Howard’s New York Times obit said he took an estimated million photos of Ali in the 50 years of their friendship. It quoted former Times sports reporter/columnist Robert Lipsyte’s summation of Howard as “the kindest, most generous and decent human being in that whole Ali entourage,” who “really kept him on the straight and narrow. He had this beautiful innocence about him. And a very difficult stammer that made him hard to understand.”
Yes, he did have that stammer! But he was also a quiet, unassuming man, who never exploited his relationship with Ali and unlike so many others in the Ali entourage, never took any moneyh from him.
The Times also cited Howard’s “calm demeanor,” which allowed him to stay with Ali through four wives, his conversion to Islam, the stripping of his heavyweight title when he refused military service and his struggles with Parkinson’s disease. It noted that while Howard photographs Ali’s fights, his complete access resulted in historically candid shots of Ali preaching or sleeping, playing with his children or with Elvis Presley, and posing with black leaders like Malcolm X and James Meredith.
“By being there, in hotel rooms and on streets with Ali, Howard saw him in unguarded moments and put together a portfolio that reveals the man Ali really was,” Newark’s longtime Star-Ledger sports columnist Jerry Izenberg told the Times. “His legacy, his pictures, are a necessary piece of the Ali puzzle.”
Through Howard I also had an unforgettable lunch some years ago in Downtown Nashville with the colorful John Jay Hooker, considered perhaps Music City’s most most recognizable and charismatic political figure, and definitely among its most controversial, who himself died a year ago. It was Hooker, who had been close friends with Bobby Kennedy (Hooker served as special assistant to RFK when he was attorney general in his brother’s administration), who befriended Ali shortly before the third Ali-Frazier fight (the fabled Thrilla in Mainilla), immediately after which Ali, victorious but exhausted and sitting on his stool in the ring, turned and said, “I want to say hello to my friend John Jay Hooker.”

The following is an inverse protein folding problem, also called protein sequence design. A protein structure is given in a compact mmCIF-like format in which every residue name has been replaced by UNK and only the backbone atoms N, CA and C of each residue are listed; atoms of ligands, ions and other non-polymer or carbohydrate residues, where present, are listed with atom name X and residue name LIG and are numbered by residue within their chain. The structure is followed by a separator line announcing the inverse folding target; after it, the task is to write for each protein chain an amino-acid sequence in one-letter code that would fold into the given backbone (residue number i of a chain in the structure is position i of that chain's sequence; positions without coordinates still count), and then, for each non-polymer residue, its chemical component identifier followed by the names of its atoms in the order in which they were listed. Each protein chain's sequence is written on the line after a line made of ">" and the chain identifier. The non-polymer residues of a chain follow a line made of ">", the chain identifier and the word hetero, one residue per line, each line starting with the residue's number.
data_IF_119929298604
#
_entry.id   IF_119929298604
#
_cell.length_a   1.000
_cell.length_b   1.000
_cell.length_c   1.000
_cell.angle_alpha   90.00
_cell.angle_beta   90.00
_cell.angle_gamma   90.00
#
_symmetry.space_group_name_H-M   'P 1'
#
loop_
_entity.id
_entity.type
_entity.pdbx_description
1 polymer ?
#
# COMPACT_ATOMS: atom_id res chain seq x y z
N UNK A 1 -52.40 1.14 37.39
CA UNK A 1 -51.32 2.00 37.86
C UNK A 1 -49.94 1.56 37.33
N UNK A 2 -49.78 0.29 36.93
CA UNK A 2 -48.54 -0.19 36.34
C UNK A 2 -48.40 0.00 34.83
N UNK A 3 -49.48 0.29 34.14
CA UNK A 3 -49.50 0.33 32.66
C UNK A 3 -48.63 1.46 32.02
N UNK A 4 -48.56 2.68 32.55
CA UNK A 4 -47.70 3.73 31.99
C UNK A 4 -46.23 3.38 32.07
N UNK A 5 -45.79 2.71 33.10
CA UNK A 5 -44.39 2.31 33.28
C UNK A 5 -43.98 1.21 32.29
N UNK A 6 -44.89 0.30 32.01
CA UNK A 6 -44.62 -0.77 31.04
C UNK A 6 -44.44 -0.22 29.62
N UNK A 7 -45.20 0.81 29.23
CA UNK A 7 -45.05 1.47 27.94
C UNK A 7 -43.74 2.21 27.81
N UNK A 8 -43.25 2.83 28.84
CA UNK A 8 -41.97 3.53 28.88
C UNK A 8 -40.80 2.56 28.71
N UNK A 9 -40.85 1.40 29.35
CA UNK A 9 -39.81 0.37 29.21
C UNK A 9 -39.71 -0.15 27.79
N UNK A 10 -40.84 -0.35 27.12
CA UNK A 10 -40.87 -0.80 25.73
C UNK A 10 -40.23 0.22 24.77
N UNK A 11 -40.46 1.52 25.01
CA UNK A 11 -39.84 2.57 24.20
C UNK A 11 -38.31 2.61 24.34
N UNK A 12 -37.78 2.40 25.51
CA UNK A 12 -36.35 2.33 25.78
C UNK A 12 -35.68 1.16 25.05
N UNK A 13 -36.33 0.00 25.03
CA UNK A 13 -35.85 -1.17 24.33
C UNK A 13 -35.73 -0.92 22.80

Funny, I don’t remember how I met Howard originally, though it certainly was a long time ago. I had an in at Photo District News, a trade magazine for professional photographers that was owned by the same company that owned Billboard—for which Howard got me an Ali quote for an Ali-related story way back when, too. I asked him him if I could interview him for PDN and he said, “It would be an honor.”
It was my honor, of course.
“Howard meant so much to our family,” Lonnie tweeted. “We will miss him dearly but take comfort in knowing he’s back with his best friend.”
I retweeted it and added, “A wonderful, wonderful man. Thanks to him I got to know you….”
@Muhammad Ali tweeted: “The world has lost a great man and an even better friend. Howard Bingham will be dearly missed by all.” None more than me.
Here’s John Jay Hooker speaking about Ali and Bingham:
The Songwriters Hall of Fame [SHOF] announced this morning its nominees for induction at its Annual Induction & Awards Gala, to be held June 15, 2017, in New York.
The nominations are in two categories, non-performing songwriters and performing songwriters.
The non-performing songwriter nominees are Kenneth “Babyface” Edmonds, Randy Goodrum, the team of Jimmy Jam & Terry Lewis, Tony Macaulay, Max Martin, Kenny Nolan, the team of Dan Penn & Spooner Oldham, Paul Overstreet, the team of P.F. Sloan & Steve Barri, William “Mickey” Stevenson, Allee Willis and Maury Yeston.